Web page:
The one car length long waiting area in the turn makes that traffic lights can be arranged in a flexible way. In the Dutch situation a straight going cyclist as well as someone crossing the street on foot always have priority over the turning car. So even when the traffic signals are not working the car must wait and has a place to safely do so. When there are traffic signals the best solution is a separate green phase for straight going cyclists and turning cars. “But,” adds Dick van Veen, “no extra phase for cycling is needed. Dutch traffic signals work in a more sophisticated way and an intelligent and complex way of creating signal phases makes it possible that traffic in completely different directions, especially also people cycling, can have green at the same moment together with pedestrians, or cars turning in another direction. The total waiting times for any type of traffic are then almost always under one minute, which is to keep traffic flow high and to discourage red light jumping.”
Dutch junction design has developed further and a more modern solution is the Dutch single lane roundabout. Dick van Veen says: “This has been proven to be much safer because first of all a roundabout reduces conflict between motor vehicles. The tight dimensions decrease the speeds and at 20km/h everything becomes much safer. These roundabouts eliminate high-speed right-angle collisions because only head-to-tail collisions at lower speeds can occur. And second, different types of traffic cross each other’s path exactly where the speeds are lowest instead of where they are highest, which is the case on a traditional crossroads. Space is not the issue. A roundabout does not need more space than a crossroads. A circle with a diameter of 15 or 16 metres is already within accepted standards.” That the Dutch roundabout, including the cycle tracks all around it, can be built in almost the same space of a traditional junction is the reason why so many are being converted.
There are other developments too. In streets with a maximum speed of 30km/h separated cycling infrastructure is not necessary. Since the Netherlands now has about 35,000 kilometres of streets with such a speed limit we don’t see the design there. What we do see a lot is unbundling of different types of traffic at route level. What mostly happens is that through motor traffic gets a new detour around a certain area and the original direct routes with a substantially decreased volume of motor traffic can then be changed into a through route for cycling. Possibly as fietsstraat (a cycle street where motor traffic is not allowed to overtake people cycling). Such cycle routes then only cross main motor traffic routes at fewer places. This makes the construction of grade separated solutions feasible in terms of cost and space needed.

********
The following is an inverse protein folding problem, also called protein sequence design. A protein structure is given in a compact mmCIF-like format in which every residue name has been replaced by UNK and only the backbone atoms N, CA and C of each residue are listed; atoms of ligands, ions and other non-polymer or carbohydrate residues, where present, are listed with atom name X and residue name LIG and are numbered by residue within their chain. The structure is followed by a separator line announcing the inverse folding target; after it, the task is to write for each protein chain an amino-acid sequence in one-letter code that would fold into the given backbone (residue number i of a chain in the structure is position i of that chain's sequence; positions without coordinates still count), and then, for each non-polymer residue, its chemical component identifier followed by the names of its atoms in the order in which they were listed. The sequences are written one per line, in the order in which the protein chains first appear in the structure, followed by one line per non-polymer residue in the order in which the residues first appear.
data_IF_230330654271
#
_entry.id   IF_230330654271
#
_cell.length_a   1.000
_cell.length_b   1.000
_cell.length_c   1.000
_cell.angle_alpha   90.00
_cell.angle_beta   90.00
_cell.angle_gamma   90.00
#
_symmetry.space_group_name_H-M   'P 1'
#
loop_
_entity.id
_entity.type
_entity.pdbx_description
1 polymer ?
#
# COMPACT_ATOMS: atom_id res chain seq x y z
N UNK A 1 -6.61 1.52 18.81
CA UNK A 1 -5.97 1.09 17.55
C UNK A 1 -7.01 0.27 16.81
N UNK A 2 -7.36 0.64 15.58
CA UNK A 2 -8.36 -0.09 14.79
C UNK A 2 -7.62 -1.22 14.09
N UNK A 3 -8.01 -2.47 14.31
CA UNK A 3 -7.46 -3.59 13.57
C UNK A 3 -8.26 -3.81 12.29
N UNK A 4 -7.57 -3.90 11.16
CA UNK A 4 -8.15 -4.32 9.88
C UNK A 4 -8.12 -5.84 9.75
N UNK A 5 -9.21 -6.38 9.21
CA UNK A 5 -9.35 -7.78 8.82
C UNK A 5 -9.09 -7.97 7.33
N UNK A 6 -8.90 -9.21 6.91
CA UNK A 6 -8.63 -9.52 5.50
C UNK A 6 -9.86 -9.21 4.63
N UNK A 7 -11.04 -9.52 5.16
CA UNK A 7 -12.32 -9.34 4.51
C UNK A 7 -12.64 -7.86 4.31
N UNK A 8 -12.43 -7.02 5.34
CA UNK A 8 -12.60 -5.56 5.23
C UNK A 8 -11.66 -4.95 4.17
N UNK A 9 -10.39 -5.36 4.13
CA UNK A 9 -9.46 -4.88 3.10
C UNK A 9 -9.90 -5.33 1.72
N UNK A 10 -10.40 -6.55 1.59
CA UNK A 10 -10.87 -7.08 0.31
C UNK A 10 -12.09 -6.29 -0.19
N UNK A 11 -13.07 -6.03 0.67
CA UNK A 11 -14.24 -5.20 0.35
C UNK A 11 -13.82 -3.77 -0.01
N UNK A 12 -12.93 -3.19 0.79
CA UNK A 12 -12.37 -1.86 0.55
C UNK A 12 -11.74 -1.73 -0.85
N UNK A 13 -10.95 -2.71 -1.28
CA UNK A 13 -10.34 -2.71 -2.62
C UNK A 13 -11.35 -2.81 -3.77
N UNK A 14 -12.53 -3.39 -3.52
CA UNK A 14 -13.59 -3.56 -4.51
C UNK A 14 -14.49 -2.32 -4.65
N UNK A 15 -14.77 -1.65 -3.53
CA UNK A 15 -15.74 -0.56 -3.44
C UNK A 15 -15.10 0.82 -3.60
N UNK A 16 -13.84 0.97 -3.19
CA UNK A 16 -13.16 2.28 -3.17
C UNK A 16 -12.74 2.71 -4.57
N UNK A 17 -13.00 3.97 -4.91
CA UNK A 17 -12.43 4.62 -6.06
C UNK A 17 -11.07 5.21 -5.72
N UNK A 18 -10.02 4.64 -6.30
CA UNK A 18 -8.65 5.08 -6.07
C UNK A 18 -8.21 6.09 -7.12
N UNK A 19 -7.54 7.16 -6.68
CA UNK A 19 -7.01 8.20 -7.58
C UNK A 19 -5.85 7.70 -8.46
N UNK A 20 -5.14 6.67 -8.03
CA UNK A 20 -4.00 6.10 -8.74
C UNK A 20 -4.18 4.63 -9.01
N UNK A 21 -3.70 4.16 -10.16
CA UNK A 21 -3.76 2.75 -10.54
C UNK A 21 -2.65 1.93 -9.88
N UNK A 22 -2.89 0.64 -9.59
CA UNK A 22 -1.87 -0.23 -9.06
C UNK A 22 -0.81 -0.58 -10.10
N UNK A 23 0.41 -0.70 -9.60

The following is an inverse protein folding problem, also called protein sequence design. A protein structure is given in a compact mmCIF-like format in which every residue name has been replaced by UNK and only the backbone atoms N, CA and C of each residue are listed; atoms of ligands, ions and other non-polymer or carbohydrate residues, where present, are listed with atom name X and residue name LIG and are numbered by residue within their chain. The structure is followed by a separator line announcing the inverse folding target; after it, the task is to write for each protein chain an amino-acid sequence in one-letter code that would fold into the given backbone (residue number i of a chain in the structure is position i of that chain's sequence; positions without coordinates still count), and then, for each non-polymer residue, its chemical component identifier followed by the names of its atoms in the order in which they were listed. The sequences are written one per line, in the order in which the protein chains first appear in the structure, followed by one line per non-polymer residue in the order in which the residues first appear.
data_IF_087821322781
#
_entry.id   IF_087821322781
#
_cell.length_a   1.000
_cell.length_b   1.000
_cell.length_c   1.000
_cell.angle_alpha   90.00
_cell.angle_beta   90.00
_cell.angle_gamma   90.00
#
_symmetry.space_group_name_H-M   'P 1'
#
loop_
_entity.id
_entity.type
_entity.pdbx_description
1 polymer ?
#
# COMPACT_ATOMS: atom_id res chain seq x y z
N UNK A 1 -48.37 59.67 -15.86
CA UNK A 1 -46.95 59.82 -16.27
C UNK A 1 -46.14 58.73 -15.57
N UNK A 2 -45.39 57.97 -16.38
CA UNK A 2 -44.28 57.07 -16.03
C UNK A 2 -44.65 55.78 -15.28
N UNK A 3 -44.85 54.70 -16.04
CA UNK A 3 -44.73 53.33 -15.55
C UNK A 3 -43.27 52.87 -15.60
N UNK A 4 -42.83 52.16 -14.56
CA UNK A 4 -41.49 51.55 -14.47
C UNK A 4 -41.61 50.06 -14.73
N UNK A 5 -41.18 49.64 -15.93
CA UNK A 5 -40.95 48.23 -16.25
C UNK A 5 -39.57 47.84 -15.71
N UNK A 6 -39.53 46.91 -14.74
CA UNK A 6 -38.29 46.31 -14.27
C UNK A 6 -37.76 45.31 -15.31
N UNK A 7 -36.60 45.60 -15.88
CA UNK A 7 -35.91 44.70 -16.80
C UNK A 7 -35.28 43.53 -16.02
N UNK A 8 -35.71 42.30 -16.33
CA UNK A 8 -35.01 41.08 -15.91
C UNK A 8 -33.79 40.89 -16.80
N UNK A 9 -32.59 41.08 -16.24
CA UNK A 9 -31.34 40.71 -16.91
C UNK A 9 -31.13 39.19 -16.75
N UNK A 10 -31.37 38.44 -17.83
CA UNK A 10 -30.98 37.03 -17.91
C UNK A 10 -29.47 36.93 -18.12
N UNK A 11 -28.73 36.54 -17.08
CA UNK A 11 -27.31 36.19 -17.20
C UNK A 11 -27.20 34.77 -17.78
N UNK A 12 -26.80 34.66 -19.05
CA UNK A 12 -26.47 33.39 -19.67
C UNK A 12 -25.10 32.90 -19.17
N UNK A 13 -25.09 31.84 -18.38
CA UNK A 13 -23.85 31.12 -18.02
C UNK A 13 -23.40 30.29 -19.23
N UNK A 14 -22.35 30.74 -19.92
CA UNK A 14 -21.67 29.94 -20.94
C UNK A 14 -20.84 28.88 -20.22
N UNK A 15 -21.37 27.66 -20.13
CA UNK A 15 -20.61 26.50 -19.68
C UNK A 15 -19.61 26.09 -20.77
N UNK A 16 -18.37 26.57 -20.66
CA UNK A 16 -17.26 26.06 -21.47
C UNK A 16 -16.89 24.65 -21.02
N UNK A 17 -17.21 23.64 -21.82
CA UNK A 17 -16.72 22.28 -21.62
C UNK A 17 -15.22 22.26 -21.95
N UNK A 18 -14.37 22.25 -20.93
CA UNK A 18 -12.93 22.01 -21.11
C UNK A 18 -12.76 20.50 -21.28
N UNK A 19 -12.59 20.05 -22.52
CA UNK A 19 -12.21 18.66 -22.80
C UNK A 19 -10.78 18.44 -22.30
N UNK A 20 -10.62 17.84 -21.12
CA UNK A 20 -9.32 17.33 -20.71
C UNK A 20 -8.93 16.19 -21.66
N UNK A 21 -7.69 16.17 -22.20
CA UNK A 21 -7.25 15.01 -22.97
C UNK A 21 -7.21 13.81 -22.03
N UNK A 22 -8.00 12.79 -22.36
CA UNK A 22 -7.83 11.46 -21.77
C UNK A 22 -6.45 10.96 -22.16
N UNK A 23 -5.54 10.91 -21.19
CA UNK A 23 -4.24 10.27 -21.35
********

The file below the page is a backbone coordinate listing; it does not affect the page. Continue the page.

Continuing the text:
So there is an array of measures from which Dutch road designers can choose what is best for a particular situation. But in busy and older down town areas in larger cities there is often no space for the more elaborate measures with detours and tunnels or overpasses. And although even there we see an increasing number of roundabouts, this type of junction design – a crossroads with cycle paths around it, most often signalised – will remain the safest solution for a lot of places in the Netherlands.
Since many cities in the world have such signalised junctions, this solution to make cycling safer might work there too. So it is great to see a good interpretation like the one Nick Falbo has made.
A new video in which I try to explain Dutch junction design.